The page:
In The Shield he became incredibly popular, partly due to how cool The Shield was, but also on merit as an athletic powerhouse punctuating their beat-downs. It was a good first step on his way to stardom, but then when The Shield broke up, he was simply plugged in, without much delay, as a top star. Perhaps in the past this could have worked, but in this era where booking is scrutinised, Reigns has become stuck somewhere between the two types of star earlier described – a near unstoppable superhero (right down to the Superman Punch), and a trod upon everyman. The problem is that while he has the look, size, and athleticism to be larger-than-life, he lacks the charisma and personality to command respect and attention against other interesting characters, and he certainly lacks the organic journey to validate him as an anti-authority firebrand. Most infamously, at the 2015 Royal Rumble, he was booked like a superhero but couldn’t pull it off, and with that as the case, it came across as an almost cold business decision by WWE, just as it had with Batista the year before and he received just as much ire, even with the support of The Rock. In retrospect, the appearance of The Rock probably made things worse as not only did Roman compare unfavourably to a successful (among the most successful) superhero archetypes, but it also smacked of him getting validation through nepotism – something which goes against the organic hero archetype. It seemed like Roman was on a straight path the WWE Championship, and as the audience reacted with ire similar to that suffered by Batista, it transpired that Seth Rollins left WrestleMania 31 as WWE Champion instead. Whether that was the plan all along, or whether it was a second amended WrestleMania main event in a row, it highlighted the Royal Rumble as a booking decision rather than a special part of the Road to WrestleMania. Eventhough it has always, of course, been a booking decision, it has never felt so palpably so until these latest years.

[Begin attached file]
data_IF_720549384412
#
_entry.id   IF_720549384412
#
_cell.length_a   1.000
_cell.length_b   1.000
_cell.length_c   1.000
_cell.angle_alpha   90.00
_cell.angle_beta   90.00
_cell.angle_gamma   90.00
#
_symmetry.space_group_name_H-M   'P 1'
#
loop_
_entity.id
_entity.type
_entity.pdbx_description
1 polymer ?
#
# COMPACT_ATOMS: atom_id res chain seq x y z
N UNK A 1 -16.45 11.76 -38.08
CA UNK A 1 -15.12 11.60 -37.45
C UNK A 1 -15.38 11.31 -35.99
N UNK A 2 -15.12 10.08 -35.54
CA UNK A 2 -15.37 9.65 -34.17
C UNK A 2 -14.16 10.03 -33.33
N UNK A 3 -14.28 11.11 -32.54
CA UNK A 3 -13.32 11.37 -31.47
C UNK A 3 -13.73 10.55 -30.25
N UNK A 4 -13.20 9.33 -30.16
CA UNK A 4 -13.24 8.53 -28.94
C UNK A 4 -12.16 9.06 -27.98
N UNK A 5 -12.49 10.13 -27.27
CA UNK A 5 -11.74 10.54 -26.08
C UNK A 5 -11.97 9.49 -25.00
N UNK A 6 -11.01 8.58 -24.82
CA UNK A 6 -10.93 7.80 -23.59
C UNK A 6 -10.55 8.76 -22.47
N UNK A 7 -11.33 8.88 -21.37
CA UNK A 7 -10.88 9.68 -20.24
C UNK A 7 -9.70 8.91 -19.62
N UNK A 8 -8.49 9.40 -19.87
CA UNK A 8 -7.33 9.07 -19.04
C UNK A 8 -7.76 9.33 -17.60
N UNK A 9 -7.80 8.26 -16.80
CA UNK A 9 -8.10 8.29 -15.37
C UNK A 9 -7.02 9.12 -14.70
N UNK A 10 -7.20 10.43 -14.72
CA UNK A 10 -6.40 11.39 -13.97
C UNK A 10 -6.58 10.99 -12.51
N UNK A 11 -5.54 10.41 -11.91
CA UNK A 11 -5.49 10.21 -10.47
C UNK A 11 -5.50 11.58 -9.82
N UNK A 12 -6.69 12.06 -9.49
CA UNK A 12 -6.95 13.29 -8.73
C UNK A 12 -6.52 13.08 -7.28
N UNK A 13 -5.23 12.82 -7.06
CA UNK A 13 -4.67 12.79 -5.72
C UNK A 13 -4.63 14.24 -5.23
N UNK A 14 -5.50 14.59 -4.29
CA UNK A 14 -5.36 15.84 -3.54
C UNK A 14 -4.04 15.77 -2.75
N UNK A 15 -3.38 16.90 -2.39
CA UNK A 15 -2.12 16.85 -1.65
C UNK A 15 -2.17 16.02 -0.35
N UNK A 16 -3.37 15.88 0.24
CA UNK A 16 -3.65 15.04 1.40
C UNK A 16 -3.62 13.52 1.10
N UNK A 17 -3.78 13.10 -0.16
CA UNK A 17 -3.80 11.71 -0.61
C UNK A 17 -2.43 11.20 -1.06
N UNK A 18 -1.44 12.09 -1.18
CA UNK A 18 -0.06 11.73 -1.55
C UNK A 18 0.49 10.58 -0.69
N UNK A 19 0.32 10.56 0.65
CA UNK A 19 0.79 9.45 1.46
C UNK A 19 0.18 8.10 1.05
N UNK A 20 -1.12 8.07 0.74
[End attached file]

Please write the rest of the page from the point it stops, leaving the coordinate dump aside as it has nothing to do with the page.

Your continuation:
Even this year at the 2016 Royal Rumble, the spectre of Reigns and how to book him overtook the whole thing. The booing started as soon as Reigns entered, and the fans became truly invested when he was eliminated. Though Triple H has gained a lot of good will with great recent matches and his nurturing of NXT, it is still hard to believe fans accepting a Triple H win and WWE Championship reign in 2016 in any other context than it was him instead of Reigns. Perhaps the only way for WWE to avoid this in future years is to exclude Reigns from the Rumble match and have him in regular matches instead for a couple of years to disassociate him from it’s recent history of frustrating booking.